Alexander G. Penn
Alexander Gordon Penn ( born May 10, 1799 Stella, Patrick County, Virginia; † May 7, 1866 in Washington DC ) was an American politician. Between 1850 and 1853 he represented the state of Louisiana in the U.S. House of Representatives.
Even in his childhood moved with his parents to Penn Alexander Lexington, Kentucky. He attended local public schools and later the Emory and Henry College in Marion ( Virginia). In 1821, Penn moved into the St. Tammany Parish in Louisiana. There he was active in the vicinity of Covington as a planter. At the same time he began a political career as a member of the Democratic Party.
Penn was a deputy in the House of Representatives from Louisiana. Between 1843 and 1849 he was postmaster in New Orleans. In the years 1844, 1852, 1856 and 1860, he participated as a delegate to the Democratic National Conventions relevant. After the death of Rep. John H. Harmanson Penn was chosen as his successor in the U.S. House of Representatives in Washington at the due election for the third seat of his state, where he took up his new mandate on 30 December 1850. Since he was confirmed in the regular congressional elections of 1850, he could remain until March 3, 1853 at the Congress. At this time there was a debate on the question of slavery much. Penn was then chairman of the Committee to control expenditure of the Post Ministry.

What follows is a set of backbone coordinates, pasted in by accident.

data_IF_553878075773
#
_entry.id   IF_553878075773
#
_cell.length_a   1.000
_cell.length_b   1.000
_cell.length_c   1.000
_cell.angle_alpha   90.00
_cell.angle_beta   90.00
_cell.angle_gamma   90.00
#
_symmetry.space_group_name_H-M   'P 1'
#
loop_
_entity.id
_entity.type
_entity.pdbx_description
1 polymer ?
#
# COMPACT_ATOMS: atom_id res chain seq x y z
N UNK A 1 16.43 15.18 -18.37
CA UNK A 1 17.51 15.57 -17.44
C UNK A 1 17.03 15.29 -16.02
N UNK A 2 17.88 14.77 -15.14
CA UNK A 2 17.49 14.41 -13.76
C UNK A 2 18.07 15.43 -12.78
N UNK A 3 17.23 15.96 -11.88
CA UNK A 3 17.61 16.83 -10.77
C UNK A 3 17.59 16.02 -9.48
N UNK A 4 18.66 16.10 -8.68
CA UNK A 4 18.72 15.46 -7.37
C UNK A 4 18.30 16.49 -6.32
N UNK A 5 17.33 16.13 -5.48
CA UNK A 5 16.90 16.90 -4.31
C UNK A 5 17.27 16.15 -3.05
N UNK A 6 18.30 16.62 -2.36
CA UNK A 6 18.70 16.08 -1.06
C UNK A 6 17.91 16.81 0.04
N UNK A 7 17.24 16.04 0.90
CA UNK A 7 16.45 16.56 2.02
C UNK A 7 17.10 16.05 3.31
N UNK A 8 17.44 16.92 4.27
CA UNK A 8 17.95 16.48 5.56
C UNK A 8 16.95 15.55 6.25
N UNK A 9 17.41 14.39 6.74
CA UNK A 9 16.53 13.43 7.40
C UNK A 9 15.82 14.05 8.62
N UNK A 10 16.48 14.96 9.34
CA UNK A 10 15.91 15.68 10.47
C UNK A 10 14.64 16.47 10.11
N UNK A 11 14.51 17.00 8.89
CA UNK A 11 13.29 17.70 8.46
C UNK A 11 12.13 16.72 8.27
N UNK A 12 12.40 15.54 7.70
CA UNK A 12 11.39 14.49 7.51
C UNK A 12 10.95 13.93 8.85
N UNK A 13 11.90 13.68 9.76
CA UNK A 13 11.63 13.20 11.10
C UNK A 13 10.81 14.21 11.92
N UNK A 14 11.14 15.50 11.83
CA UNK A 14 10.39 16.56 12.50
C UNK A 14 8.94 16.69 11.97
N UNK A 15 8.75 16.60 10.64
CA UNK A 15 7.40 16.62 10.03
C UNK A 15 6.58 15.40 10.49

After his retirement from the U.S. House of Representatives, he returned to the St. Tammany Parish. There he worked again as a planter. He also operated a sawmill near Covington. After the end of the Civil War Alexander Penn moved to Washington, where he died on 7 May 1866.